While the foundation of our identity lies with the Transcendent, this is only one aspect of a greater identity. We are consciousness, inexorably embodied in a human form that is endowed with a multifaceted, individualized nature and that certainly does not know this nature to the fullest extent. It is to the pursuit of this self-knowledge that we turn next.
A genius is the one most like himself.
- Thelonius Monk
Distinguishing those aspects of your psyche that are false from those that are right, true, and worth pursuing (insofar as such a determination can be drawn) is an endeavor without end that begs to be undertaken. To voluntarily come to know yourself and in doing so, to bloom into the truest embodiment of your being, provides the meaning that sustains and is the adventure of your life. To abdicate this responsibility is to leave your autonomy, well-being and sense of purpose in the hands of others - to wander aimlessly with no chosen destination, settling into delusion’s temporarily comforting but ultimately suffocating embrace.
How do you come to know who you really are? The best place to begin seems to be in refining the mechanism through which you come to know yourself: to build your powers of awareness.
Human beings vary in their ability to do calculus, play the piano, and ride bicycles; we can progress from novice (fool) to master (savior) along a multitude of dimensions of applied knowledge. However, there are limits placed on each individual’s aptitude for learning particular skills. For most of us, it is true to say that we do not have the interest or wherewithal to learn and master any skill under the sun. Yet most of us can make significant progress towards the mastery of a particular skill if we devote ourselves to it.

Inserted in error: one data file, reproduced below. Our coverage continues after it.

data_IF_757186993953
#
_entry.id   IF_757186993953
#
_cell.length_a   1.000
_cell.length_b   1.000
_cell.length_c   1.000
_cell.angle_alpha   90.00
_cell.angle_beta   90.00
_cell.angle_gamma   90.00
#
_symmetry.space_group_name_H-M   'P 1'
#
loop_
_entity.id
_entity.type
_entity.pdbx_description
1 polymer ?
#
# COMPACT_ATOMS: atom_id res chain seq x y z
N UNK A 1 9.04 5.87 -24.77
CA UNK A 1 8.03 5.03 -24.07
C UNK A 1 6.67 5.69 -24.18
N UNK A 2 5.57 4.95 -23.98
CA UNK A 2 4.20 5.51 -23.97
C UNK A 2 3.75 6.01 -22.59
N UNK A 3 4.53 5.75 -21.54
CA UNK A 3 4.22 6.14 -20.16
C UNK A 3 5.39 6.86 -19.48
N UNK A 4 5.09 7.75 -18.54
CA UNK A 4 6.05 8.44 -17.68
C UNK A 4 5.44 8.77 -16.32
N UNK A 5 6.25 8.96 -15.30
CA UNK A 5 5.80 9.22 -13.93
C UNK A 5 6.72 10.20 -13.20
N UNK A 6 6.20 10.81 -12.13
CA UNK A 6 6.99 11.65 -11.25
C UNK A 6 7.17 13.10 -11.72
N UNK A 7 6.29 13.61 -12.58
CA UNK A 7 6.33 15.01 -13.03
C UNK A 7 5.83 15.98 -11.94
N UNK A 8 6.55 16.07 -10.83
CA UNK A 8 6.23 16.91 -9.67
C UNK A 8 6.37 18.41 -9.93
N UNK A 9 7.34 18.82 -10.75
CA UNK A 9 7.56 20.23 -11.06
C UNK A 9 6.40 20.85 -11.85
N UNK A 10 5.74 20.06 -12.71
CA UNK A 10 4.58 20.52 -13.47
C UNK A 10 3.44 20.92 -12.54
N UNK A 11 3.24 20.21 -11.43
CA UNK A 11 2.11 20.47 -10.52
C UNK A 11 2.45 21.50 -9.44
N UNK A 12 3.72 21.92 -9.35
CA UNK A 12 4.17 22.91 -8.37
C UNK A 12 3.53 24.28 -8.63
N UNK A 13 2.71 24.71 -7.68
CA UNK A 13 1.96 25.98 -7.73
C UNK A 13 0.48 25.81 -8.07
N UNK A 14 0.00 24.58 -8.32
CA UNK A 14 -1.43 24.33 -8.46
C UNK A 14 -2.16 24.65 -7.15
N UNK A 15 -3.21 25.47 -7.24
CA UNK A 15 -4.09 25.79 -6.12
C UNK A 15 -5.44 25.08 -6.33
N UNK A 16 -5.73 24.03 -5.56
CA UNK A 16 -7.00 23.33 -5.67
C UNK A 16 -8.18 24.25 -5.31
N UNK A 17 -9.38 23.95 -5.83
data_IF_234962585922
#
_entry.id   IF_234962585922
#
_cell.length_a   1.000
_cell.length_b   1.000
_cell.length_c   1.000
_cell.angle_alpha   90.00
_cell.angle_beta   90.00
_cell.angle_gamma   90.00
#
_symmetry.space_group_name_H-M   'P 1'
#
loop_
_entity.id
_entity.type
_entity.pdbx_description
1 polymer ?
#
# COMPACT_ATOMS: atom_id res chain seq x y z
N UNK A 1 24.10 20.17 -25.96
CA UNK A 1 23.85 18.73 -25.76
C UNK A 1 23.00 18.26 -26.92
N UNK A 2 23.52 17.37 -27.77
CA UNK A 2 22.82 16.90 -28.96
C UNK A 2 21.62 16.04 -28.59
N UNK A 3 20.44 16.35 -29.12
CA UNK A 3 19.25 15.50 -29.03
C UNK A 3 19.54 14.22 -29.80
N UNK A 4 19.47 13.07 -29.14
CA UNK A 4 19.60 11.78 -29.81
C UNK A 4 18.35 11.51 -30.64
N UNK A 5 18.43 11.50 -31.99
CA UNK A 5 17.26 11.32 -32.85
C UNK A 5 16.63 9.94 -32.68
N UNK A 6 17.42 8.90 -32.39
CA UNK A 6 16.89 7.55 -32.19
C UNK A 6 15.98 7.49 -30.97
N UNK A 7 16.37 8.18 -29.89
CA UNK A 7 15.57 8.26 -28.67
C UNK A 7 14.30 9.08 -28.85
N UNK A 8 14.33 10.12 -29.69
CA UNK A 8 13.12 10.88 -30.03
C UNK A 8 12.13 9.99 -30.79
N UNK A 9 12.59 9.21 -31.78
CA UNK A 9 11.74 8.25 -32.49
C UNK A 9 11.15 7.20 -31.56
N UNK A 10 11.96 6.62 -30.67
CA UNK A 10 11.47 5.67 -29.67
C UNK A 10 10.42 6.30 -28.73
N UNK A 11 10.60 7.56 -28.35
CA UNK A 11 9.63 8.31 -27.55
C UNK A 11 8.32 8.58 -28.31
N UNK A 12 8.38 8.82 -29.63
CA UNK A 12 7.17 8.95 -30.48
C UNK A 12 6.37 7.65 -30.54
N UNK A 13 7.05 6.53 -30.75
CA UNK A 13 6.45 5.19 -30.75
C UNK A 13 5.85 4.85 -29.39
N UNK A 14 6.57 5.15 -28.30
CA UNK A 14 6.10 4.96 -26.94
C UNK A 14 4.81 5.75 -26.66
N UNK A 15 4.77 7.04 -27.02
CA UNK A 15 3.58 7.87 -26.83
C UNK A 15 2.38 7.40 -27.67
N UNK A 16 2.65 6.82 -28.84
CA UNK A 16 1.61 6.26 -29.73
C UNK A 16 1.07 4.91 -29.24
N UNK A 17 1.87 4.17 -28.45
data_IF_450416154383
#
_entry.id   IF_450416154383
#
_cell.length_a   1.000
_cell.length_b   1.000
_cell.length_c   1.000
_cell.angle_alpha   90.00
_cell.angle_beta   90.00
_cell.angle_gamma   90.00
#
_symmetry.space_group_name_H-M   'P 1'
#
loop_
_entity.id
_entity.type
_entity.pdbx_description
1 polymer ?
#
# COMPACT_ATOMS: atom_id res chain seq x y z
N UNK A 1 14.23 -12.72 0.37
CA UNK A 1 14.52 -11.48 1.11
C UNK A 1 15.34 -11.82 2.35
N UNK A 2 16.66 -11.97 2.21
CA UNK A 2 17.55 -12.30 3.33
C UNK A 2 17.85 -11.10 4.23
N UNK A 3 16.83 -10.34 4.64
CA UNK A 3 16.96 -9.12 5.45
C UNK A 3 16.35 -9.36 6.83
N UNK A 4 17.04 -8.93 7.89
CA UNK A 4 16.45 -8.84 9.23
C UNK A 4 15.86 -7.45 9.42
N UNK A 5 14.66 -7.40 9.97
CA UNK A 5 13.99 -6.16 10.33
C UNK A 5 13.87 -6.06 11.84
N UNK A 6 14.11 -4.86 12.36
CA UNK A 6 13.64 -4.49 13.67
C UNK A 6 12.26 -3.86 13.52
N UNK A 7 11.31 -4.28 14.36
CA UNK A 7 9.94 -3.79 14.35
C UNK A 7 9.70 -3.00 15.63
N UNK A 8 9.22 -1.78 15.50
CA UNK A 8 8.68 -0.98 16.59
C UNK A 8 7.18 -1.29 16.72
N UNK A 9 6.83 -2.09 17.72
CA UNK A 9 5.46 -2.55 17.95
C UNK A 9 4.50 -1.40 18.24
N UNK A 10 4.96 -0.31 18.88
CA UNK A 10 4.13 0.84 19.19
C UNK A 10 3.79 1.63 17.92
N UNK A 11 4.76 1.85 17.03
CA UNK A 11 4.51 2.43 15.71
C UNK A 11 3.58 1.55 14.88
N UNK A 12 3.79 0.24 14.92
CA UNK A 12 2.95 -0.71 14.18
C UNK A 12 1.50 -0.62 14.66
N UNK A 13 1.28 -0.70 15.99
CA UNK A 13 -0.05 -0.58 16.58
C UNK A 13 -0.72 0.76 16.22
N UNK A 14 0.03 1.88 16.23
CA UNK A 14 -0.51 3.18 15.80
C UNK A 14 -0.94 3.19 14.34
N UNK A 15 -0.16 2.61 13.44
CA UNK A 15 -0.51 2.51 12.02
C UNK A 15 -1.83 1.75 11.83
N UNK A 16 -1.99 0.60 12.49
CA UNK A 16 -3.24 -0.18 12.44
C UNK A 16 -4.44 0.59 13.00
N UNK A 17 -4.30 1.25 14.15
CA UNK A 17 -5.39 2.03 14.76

Focused attention is a skill just like anything else. But what exactly is this skill? It is the refinement of your capacity to see clearly and the ability to wield some degree of control over your attention. It is to cease mistaking the manifold forms that confront you for who you are and to instead relax back more deeply into who you fundamentally are - eternal, awake awareness. In doing so, you are calmly refusing to be drawn out into the drama which the mind layers over reality. This skill affords space between you and everything you experience: what you see, touch, taste, hear, smell, and feel, but more subtly, your thoughts and emotions. If you do not cultivate this skill, the state of your being will remain in the hands of the conditioned mind which means that you will be blindly directed by the parts of your psyche that you refuse to or are unable to look at. Whatever corners of your psyche where light has yet to reach will remain dark and unexplored; whatever seeds of individuality that lie within you will remain dormant and unexpressed, waiting for the water of attention. What you could be will be sacrificed for the comfort of staying the same.